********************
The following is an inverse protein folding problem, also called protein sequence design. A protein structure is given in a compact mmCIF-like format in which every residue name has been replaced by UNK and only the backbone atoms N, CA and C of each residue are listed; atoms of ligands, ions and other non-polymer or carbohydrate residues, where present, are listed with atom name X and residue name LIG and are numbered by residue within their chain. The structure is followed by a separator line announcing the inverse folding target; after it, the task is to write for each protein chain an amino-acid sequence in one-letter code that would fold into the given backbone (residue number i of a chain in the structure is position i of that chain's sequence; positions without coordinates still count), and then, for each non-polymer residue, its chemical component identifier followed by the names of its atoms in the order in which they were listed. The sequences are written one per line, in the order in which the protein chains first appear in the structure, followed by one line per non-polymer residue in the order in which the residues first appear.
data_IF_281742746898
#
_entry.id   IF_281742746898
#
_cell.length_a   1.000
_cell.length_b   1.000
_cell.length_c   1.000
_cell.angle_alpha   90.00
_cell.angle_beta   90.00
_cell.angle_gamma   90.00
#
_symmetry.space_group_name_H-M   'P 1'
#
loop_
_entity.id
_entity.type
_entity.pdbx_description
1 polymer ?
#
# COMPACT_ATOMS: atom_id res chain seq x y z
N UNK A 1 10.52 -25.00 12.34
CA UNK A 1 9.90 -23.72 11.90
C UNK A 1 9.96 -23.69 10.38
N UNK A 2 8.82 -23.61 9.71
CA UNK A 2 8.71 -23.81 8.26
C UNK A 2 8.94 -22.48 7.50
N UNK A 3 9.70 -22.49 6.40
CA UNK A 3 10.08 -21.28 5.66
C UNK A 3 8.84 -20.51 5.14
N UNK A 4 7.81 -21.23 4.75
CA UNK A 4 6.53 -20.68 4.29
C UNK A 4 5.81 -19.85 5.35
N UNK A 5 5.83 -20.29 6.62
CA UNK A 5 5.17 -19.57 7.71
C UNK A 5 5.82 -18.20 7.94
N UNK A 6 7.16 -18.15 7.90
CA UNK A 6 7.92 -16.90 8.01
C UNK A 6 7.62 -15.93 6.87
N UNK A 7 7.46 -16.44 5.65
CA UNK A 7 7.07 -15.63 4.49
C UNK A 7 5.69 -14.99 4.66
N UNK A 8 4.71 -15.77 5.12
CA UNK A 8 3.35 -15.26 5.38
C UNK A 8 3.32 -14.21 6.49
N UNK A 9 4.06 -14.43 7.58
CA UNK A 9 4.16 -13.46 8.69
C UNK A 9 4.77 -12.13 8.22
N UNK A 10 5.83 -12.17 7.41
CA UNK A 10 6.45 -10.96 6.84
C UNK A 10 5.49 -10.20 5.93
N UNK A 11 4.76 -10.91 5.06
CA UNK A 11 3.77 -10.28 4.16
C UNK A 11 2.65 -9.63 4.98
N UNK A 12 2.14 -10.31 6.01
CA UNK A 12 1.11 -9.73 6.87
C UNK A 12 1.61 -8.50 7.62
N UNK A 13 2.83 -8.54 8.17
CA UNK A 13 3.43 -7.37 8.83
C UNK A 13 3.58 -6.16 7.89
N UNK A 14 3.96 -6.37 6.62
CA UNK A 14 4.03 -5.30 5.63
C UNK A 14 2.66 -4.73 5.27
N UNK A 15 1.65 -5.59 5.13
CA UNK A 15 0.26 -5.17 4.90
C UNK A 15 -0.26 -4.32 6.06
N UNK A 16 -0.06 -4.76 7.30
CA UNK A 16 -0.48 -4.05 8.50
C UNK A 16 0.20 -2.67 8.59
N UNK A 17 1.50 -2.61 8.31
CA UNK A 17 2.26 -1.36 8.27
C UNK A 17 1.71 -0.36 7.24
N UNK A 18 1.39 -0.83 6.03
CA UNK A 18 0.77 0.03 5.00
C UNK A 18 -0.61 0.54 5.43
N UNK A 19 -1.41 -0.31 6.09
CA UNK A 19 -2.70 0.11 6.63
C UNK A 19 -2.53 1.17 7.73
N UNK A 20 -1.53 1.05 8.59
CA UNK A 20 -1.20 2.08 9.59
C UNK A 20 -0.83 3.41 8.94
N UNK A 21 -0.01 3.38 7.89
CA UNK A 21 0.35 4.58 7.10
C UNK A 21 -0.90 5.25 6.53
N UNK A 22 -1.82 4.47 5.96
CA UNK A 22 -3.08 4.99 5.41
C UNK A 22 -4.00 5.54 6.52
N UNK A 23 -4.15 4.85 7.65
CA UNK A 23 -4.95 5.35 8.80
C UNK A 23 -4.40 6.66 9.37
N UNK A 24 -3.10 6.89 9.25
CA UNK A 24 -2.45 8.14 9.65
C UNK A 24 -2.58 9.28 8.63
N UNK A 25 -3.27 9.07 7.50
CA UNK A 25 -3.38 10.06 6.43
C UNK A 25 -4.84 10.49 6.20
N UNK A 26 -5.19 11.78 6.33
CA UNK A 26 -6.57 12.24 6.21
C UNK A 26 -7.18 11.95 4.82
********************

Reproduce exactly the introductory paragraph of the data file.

The following is an inverse protein folding problem, also called protein sequence design. A protein structure is given in a compact mmCIF-like format in which every residue name has been replaced by UNK and only the backbone atoms N, CA and C of each residue are listed; atoms of ligands, ions and other non-polymer or carbohydrate residues, where present, are listed with atom name X and residue name LIG and are numbered by residue within their chain. The structure is followed by a separator line announcing the inverse folding target; after it, the task is to write for each protein chain an amino-acid sequence in one-letter code that would fold into the given backbone (residue number i of a chain in the structure is position i of that chain's sequence; positions without coordinates still count), and then, for each non-polymer residue, its chemical component identifier followed by the names of its atoms in the order in which they were listed. The sequences are written one per line, in the order in which the protein chains first appear in the structure, followed by one line per non-polymer residue in the order in which the residues first appear.